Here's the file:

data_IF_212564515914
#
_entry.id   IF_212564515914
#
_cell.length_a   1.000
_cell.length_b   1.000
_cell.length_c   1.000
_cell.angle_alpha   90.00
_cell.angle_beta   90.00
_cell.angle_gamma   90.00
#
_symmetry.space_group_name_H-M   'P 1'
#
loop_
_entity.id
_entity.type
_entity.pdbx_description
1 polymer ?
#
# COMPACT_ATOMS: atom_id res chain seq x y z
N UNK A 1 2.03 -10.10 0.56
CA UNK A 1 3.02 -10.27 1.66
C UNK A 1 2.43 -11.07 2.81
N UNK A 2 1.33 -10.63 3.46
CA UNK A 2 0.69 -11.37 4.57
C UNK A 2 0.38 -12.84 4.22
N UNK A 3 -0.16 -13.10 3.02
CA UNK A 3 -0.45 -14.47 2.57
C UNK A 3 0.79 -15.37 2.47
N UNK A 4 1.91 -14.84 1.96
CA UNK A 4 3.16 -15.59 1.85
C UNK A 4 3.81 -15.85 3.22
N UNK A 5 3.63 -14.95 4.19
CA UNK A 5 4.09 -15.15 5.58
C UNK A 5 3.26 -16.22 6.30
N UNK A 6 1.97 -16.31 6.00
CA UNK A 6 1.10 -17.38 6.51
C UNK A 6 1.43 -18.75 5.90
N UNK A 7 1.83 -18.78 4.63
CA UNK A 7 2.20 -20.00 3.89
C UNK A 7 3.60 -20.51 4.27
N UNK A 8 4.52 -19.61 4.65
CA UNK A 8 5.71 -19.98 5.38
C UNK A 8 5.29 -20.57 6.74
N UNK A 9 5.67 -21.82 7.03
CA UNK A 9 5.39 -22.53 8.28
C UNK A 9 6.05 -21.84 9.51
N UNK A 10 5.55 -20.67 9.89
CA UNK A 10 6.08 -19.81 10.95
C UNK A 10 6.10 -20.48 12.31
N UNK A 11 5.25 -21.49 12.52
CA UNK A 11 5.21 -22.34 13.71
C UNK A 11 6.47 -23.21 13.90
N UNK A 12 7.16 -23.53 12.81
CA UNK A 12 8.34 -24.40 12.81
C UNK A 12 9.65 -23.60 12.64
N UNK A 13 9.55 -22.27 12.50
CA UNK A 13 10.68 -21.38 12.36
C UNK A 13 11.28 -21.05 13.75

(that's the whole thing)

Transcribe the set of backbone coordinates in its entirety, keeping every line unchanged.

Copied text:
data_IF_212564515914
#
_entry.id   IF_212564515914
#
_cell.length_a   1.000
_cell.length_b   1.000
_cell.length_c   1.000
_cell.angle_alpha   90.00
_cell.angle_beta   90.00
_cell.angle_gamma   90.00
#
_symmetry.space_group_name_H-M   'P 1'
#
loop_
_entity.id
_entity.type
_entity.pdbx_description
1 polymer ?
#
# COMPACT_ATOMS: atom_id res chain seq x y z
N UNK A 1 2.03 -10.10 0.56
CA UNK A 1 3.02 -10.27 1.66
C UNK A 1 2.43 -11.07 2.81
N UNK A 2 1.33 -10.63 3.46
CA UNK A 2 0.69 -11.37 4.57
C UNK A 2 0.38 -12.84 4.22
N UNK A 3 -0.16 -13.10 3.02
CA UNK A 3 -0.45 -14.47 2.57
C UNK A 3 0.79 -15.37 2.47
N UNK A 4 1.91 -14.84 1.96
CA UNK A 4 3.16 -15.59 1.85
C UNK A 4 3.81 -15.85 3.22
N UNK A 5 3.63 -14.95 4.19
CA UNK A 5 4.09 -15.15 5.58
C UNK A 5 3.26 -16.22 6.30
N UNK A 6 1.97 -16.31 6.00
CA UNK A 6 1.10 -17.38 6.51
C UNK A 6 1.43 -18.75 5.90
N UNK A 7 1.83 -18.78 4.63
CA UNK A 7 2.20 -20.00 3.89
C UNK A 7 3.60 -20.51 4.27
N UNK A 8 4.52 -19.61 4.65
CA UNK A 8 5.71 -19.98 5.38
C UNK A 8 5.29 -20.57 6.74
N UNK A 9 5.67 -21.82 7.03
CA UNK A 9 5.39 -22.53 8.28
C UNK A 9 6.05 -21.84 9.51
N UNK A 10 5.55 -20.67 9.89
CA UNK A 10 6.08 -19.81 10.95
C UNK A 10 6.10 -20.48 12.31
N UNK A 11 5.25 -21.49 12.52
CA UNK A 11 5.21 -22.34 13.71
C UNK A 11 6.47 -23.21 13.90
N UNK A 12 7.16 -23.53 12.81
CA UNK A 12 8.34 -24.40 12.81
C UNK A 12 9.65 -23.60 12.64
N UNK A 13 9.55 -22.27 12.50
CA UNK A 13 10.68 -21.38 12.36
C UNK A 13 11.28 -21.05 13.75